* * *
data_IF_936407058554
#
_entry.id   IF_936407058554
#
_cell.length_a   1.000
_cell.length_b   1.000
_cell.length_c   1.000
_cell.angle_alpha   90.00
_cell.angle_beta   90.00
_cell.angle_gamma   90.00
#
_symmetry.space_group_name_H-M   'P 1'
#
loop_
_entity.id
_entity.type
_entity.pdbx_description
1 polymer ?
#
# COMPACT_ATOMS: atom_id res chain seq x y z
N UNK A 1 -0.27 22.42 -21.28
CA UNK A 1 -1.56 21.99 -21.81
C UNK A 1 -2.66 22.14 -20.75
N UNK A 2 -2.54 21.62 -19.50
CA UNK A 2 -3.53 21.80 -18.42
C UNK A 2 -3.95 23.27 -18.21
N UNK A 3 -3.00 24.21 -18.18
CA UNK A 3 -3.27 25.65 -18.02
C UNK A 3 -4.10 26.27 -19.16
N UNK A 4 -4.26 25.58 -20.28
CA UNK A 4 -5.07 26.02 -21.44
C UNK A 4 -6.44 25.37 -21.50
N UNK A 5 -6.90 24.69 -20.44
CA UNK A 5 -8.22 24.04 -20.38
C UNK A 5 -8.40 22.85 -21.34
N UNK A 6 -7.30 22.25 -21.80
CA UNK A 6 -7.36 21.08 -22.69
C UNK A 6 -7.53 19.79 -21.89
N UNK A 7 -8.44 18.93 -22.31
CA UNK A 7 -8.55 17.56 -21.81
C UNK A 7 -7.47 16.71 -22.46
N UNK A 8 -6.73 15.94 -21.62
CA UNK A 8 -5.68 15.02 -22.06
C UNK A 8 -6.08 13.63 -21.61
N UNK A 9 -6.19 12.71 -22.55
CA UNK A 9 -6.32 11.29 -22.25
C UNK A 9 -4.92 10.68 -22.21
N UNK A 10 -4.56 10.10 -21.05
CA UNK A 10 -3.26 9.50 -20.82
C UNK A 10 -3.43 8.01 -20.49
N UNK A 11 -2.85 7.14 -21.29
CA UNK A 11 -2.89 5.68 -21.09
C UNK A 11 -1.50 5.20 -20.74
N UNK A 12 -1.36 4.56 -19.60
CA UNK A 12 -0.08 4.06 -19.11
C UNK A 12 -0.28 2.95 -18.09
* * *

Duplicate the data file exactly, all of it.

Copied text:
data_IF_936407058554
#
_entry.id   IF_936407058554
#
_cell.length_a   1.000
_cell.length_b   1.000
_cell.length_c   1.000
_cell.angle_alpha   90.00
_cell.angle_beta   90.00
_cell.angle_gamma   90.00
#
_symmetry.space_group_name_H-M   'P 1'
#
loop_
_entity.id
_entity.type
_entity.pdbx_description
1 polymer ?
#
# COMPACT_ATOMS: atom_id res chain seq x y z
N UNK A 1 -0.27 22.42 -21.28
CA UNK A 1 -1.56 21.99 -21.81
C UNK A 1 -2.66 22.14 -20.75
N UNK A 2 -2.54 21.62 -19.50
CA UNK A 2 -3.53 21.80 -18.42
C UNK A 2 -3.95 23.27 -18.21
N UNK A 3 -3.00 24.21 -18.18
CA UNK A 3 -3.27 25.65 -18.02
C UNK A 3 -4.10 26.27 -19.16
N UNK A 4 -4.26 25.58 -20.28
CA UNK A 4 -5.07 26.02 -21.44
C UNK A 4 -6.44 25.37 -21.50
N UNK A 5 -6.90 24.69 -20.44
CA UNK A 5 -8.22 24.04 -20.38
C UNK A 5 -8.40 22.85 -21.34
N UNK A 6 -7.30 22.25 -21.80
CA UNK A 6 -7.36 21.08 -22.69
C UNK A 6 -7.53 19.79 -21.89
N UNK A 7 -8.44 18.93 -22.31
CA UNK A 7 -8.55 17.56 -21.81
C UNK A 7 -7.47 16.71 -22.46
N UNK A 8 -6.73 15.94 -21.62
CA UNK A 8 -5.68 15.02 -22.06
C UNK A 8 -6.08 13.63 -21.61
N UNK A 9 -6.19 12.71 -22.55
CA UNK A 9 -6.32 11.29 -22.25
C UNK A 9 -4.92 10.68 -22.21
N UNK A 10 -4.56 10.10 -21.05
CA UNK A 10 -3.26 9.50 -20.82
C UNK A 10 -3.43 8.01 -20.49
N UNK A 11 -2.85 7.14 -21.29
CA UNK A 11 -2.89 5.68 -21.09
C UNK A 11 -1.50 5.20 -20.74
N UNK A 12 -1.36 4.56 -19.60
CA UNK A 12 -0.08 4.06 -19.11
C UNK A 12 -0.28 2.95 -18.09